I just made another batch of amazing cherry kefir juice. I love experimenting with this stuff. This is based on this which is based on this. This time, I fermented the black cherry juice for only 24 hours at room temperature, and added only a teaspoon of molasses to the half gallon jar. I then removed the water kefir grains and put it in the refrigerator overnight. I squeezed an entire lemon into it after pouring it into the glass.
This time it came even closer to perfection than the last time. This time, it tasted so much more like a natural soda since I couldn’t even taste any alcohol. It must be there, but it is probably less than 0.5% alcohol. It was very fizzy, with a significant amount of sweetness due to the natural fruit sugars and a whisper of molasses. If you remember last time, it came out more wine-like than soda-like(especially jar 1 that was left to ferment at room temperature longer, while jar 2 was less wine-like).
It tasted sort of like a blend of cherry cola and 7 Up, except this is probiotic and naturally carbonated. Since I didn’t ferment it for too long, it’s not that acidic. I tend to enjoy the sourness of fermented beverages, so it tasted like the sourness was “missing”. This is why I added some lemon, which made it taste divine.
I highly recommend it. It’s a terrific recovery beverage for endurance athletes.
Posted in health, nutrition, running, vegan
Tagged cherry kefir drinks, cherry wine, fermented beverages, food, food and drink, healthful bacteria, homemade 7Up, kefir drinks, kefir grains, kefir juice, kefir soda, natural 7 Up, natural beer, natural cherry cola, natural lemon soda, natural soda, natural wine, probiotic beverages, vegan food, vegan recovery drinks, vegan sports drinks
Graham crackers were invented to cure what? Source: Wikipedia
The leadership of the various healthy eating and vegetarian movements over the past few centuries includes a lot of quacks, charlatans, and wackos. However, even some of the wackiest had some helpful ideas. A good, and early example of this type of health pioneer is Sylvester Graham(1794 – 1851). He was an American dietary reformer who advocated vegetarianism and eating only whole-grains rather than refined grains. He was the inventor of the graham cracker, which in its original form was made from whole-grain flour and free of sugar, spices, flavorings and preservatives.
Sounds like a real innovator, right? However, his primary motivation for pushing his strict diet wasn’t due to health concerns but rather due to his religious fanaticism. He may have been ahead of his time, but he believed his diet could cure people of having “impure” thoughts. He was a big believer in sexual abstinence and believed his graham crackers could magically cure the desire to masturbate. Graham similarly believed that meat-eating lead to sin, and so advocated a diet of mostly fresh fruits, vegetables and whole-grains.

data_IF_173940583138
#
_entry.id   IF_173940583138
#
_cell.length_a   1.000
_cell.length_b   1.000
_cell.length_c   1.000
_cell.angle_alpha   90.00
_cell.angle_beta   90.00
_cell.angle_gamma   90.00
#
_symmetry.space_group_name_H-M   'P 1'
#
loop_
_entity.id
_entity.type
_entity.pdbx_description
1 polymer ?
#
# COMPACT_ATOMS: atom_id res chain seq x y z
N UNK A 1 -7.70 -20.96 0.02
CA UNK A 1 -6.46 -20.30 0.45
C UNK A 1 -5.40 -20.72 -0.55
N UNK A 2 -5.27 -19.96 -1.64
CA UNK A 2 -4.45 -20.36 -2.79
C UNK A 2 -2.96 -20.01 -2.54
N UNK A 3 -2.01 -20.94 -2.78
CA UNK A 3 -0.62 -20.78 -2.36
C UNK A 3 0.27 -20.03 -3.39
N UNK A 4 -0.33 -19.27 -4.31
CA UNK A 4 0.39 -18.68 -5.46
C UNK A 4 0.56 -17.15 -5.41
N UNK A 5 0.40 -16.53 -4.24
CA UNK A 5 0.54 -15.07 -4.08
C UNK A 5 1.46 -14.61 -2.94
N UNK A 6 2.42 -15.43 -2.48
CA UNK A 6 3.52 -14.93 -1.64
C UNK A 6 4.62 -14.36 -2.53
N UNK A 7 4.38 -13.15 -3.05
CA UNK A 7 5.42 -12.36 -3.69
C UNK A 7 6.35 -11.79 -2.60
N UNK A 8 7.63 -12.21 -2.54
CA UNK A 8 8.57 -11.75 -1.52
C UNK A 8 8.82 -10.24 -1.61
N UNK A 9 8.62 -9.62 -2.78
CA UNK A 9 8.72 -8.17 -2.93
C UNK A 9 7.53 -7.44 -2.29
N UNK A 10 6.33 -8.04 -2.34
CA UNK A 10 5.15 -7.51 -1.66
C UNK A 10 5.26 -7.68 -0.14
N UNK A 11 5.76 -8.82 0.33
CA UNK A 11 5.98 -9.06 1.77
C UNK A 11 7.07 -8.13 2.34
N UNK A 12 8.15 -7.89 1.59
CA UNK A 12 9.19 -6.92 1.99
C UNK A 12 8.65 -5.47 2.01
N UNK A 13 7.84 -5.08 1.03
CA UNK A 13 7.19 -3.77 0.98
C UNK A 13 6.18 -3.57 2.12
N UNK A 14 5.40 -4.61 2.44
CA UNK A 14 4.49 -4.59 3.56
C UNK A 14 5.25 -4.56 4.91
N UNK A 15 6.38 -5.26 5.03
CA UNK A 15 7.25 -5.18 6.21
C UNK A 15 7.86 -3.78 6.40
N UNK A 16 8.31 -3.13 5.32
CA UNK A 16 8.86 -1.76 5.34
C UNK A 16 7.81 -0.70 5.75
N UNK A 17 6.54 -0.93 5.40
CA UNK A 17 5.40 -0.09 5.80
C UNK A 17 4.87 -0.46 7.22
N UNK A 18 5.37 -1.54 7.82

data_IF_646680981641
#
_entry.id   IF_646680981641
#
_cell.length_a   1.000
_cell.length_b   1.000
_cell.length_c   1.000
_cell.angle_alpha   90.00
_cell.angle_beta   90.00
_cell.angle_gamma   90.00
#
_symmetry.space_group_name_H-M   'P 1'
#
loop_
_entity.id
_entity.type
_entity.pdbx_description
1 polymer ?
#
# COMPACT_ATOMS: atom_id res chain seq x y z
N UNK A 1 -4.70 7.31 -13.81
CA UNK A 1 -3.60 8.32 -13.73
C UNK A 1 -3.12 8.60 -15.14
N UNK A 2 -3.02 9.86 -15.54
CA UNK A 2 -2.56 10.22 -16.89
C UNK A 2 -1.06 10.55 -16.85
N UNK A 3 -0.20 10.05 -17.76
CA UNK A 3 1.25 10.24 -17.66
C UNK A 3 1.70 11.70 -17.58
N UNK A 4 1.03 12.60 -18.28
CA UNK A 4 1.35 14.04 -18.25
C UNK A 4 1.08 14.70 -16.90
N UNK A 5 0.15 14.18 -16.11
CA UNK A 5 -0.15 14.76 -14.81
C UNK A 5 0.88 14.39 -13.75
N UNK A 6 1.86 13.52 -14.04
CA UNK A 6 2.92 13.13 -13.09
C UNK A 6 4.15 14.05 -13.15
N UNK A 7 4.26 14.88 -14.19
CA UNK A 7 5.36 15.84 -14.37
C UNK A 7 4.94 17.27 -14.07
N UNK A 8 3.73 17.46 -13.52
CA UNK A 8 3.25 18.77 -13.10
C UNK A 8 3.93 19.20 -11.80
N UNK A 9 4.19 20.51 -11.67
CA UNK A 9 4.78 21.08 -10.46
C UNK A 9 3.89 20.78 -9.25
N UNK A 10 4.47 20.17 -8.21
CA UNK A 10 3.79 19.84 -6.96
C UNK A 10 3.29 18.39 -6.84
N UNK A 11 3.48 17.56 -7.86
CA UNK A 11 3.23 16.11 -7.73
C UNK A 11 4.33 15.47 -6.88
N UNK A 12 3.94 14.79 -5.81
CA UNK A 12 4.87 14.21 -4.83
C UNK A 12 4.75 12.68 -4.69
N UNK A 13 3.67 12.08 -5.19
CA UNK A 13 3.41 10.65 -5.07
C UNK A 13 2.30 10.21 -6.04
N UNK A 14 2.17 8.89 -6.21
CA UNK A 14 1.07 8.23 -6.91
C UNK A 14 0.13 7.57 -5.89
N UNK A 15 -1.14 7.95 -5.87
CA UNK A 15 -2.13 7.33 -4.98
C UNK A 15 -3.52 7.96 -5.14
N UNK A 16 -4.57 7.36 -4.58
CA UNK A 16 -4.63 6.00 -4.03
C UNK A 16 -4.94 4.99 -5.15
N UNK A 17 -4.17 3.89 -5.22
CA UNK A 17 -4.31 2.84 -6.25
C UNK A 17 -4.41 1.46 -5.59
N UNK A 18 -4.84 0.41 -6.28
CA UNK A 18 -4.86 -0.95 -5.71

He eventually had a large following and in his final years helped found the American Vegetarian Society. Many health reformers in the late 19th century were influenced by him. Next time you see graham crackers at the store, remember that they were originally invented to cure masturbation, although in their current form they have little in common with what Sylvester Graham envisioned.
So what are we to make of such a character? I find it fascinating how Graham was right about the negative health effects of refined grain well before science finally figured it out. On the other hand, his belief that a vegetarian diet could cure alcoholism was laughably wrong.
Of course, there are still many wackos in the vegetarian movement, and of course among meat-eaters. But this says nothing about the virtues of either diet.
There are no longer any “Grahamites”(as his followers were called), but some Christian denominations like the Seventh Day Adventists continue to practice vegetarianism.
Graham may be long gone, but there are health gurus out there still making ridiculous, pseudo-scientific claims, often mixed promiscuously with good health advice. Don’t take anything on faith and do your own research to uncover the facts.
Posted in fitness, health, nutrition
Tagged abstinence, Christianity, crackers, food, Graham, graham cracker, grains, health gurus, health reformers, refined grain, religion, religious zealotry, Seventh Day Adventists, sin, snacks, Sylvester Graham, vegetarianism, vegetarians, whole grain